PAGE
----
Gold Depostory

An 1891 $20 U.S. gold piece minted in the now closed mint at Carson City, Nev. If a person looks at the reverse-side, labove the Eagle our National Motto: "In God We Trust" can be seen. Also, at the far, far bottom -- just above the letter 'D' of the word 'DOLLARS' is a mintmark "CC", which denoted the Carson City Mint

Recently, it was on the November ballot pertaining to the relatively newly approved Texas Gold Buillion Depository. Buillion can include gold bars or even gold coins. Few people realize it but Texas pays about $1 million a year to store its gold in New York. Personally, I have advocated for years that Texas and other States should have gold storehouses. Gold is a standard of value that has always had some measure of 'worth' or 'value'. Never in mankind's history has the value of gold went down to Zero....Never !!!

That cannot be said of paper money (sometimes called 'fiat money'). Recently, I talked to a Texas Member of Congress (I won't say which one) . I won't say if it was a Senator or a Congressman, it was a man with more clout than the average citizen. Sometimes I agree with him, sometimes I don't. However, the pivotal aspect of our recent conversation was his remark that he told me he asked to visit "Fort Knox"---our nation's best known gold repository--- and shockingly, he was denied entry.

President Theodore Roosevelt deeply believed in gold coinage; yet he opposed the motto "In God We Trust" being placed on the coins. It wasn't that he was anti-religious; just the opposite, he was very religious. Roosevelt argued that if gold coinage bore the motto "In God We Trust", it would be sacrilege since he felt God's name would be involved in transactions by people buying whiskey in saloons and taverns, and used to purchase the services of prostitues in brothels. I see his logic and reverence, yet, I am glad the National Motto appears on coins. I will say this much: I believe that a person having their own gold or silver coinage, is consistent with the United States Constitution which mandates that only Congress shall mint ONLY gold or silver coins as legal-tender. I always refer people to Article I, Section 8 of the U.S. Constitution if they have any doubts. Furthermore, numismatic pre-1933 gold coins were declared "non-confiscatable" by the federal government. It's a dicey subject, in which many U.S. Senators in 1933 disagreed with President Franklin Roosevelt confiscating gold, since many Senators had personal artistic or religious gold coin collections. Thus, they created that exemption/loophole. That is one case, as a matter of my own religious convictions, I tend to agree with them. Religious coins or medals are different from buillion; the latter being ignobly looked upon solely for its "melt value".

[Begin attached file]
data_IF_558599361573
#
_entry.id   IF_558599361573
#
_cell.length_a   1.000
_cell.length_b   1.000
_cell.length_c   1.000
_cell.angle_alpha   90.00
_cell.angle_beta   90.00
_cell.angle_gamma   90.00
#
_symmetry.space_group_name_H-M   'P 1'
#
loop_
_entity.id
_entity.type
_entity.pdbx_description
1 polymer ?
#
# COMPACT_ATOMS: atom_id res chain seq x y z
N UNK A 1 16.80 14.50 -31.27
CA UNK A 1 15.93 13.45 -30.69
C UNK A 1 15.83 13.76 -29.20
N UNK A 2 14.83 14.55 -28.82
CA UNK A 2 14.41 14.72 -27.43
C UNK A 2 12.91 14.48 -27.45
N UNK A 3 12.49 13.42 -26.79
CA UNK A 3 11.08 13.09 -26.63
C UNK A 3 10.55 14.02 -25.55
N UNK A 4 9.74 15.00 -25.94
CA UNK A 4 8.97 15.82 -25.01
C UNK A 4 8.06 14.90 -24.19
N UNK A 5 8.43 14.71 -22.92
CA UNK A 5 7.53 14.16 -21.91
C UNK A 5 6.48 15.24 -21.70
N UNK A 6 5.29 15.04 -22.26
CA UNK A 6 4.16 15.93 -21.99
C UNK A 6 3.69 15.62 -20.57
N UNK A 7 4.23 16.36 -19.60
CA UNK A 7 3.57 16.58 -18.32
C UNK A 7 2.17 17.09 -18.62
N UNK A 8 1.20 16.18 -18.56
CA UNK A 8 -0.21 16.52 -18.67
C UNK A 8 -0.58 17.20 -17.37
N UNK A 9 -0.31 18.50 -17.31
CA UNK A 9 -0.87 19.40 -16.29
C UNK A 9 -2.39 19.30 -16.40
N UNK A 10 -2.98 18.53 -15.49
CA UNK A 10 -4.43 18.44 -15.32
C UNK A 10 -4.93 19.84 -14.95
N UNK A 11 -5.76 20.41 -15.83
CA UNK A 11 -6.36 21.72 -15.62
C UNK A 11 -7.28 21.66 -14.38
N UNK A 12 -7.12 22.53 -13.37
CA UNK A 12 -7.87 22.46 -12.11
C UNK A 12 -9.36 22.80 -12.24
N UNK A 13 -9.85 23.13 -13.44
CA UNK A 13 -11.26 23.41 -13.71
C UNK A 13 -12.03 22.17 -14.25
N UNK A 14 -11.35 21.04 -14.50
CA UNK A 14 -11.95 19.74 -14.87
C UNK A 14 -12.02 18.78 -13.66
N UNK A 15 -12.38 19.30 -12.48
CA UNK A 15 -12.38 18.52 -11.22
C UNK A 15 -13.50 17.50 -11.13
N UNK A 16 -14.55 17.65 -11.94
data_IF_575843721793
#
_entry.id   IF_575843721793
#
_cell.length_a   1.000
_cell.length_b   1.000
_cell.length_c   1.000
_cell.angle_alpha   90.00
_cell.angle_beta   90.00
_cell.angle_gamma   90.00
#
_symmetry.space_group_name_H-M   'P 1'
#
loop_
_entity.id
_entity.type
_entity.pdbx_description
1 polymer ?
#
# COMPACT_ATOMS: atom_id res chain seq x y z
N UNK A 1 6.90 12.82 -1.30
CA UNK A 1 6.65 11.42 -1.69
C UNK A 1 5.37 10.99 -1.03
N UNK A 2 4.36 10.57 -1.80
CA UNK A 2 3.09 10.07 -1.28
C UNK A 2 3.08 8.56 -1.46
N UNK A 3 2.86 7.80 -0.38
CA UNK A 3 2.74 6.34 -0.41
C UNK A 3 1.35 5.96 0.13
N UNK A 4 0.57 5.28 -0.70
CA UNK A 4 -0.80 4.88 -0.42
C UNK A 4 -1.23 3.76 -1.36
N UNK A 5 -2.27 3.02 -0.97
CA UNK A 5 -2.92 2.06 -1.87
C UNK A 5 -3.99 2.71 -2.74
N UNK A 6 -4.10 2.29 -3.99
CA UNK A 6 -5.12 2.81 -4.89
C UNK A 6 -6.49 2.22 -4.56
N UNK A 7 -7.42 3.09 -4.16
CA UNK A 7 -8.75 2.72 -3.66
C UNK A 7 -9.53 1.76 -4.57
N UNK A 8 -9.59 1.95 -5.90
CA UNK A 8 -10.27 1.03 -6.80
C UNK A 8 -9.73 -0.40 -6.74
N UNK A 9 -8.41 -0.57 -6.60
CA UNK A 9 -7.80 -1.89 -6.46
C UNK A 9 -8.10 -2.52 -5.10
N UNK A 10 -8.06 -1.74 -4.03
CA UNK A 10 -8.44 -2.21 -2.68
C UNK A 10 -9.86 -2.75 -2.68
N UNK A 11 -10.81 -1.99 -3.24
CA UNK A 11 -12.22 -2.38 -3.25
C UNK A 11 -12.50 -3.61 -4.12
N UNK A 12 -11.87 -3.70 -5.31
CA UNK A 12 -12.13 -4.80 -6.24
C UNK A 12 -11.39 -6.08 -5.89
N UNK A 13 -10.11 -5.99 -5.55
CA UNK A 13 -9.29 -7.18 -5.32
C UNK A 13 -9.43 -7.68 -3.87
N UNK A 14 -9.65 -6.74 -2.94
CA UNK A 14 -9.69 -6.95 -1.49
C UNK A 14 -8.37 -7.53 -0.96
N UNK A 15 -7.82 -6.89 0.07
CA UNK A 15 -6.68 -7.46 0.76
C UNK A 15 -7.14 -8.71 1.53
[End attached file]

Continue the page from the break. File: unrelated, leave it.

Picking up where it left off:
We all know how important it is for households to have a storehouse of food, water, flashlights, radio, etc., in the event of an emergency. I find it ironic that 100 years ago, most banks across the nation kept gold and silver coins in their local vaults. Today, most banks only lock up paper currency and "clad" coins -- made from cheap metal.

I wish that Texas (and other States ) would have a storehouse of gold. As big as the size of Texas is, I even believe Longview or Kilgore should have one. I happen to be a member of Kentucky Chapter #134 of an organization called "National Sojourners" at Ft. Knox, Kentucky. It has nothing to do with banking or finace; however when I was last in Kentucky (several years ago) I could see the wisdom having a gold repository --- greatly inland (not near a 'Coast') keeping gold closer to Texas or whichever State; if this nation (heaven forbid) comes under enemy-attack again, the Coasts might be hit first.

Fort Knox, Kentucky need not be our nation's only gold stockpile. Over 186 years ago, Mexican General Santa Anna realized the importance of having a gold warehouse ( a loose translation of his actual words). Over 171 years ago, Brigham Young supervised the minting of gold coins at the Deseret Mint. Even two of the oldest U.S. Mints were located at Carson City, Nevada and New Orleans, Louisiana. Both of them have been long-since 'closed'.

Teaxs is on its way to reminding the nation how important it is to protect a measure of value that will always have genuine worth.

Kilgore News Herald


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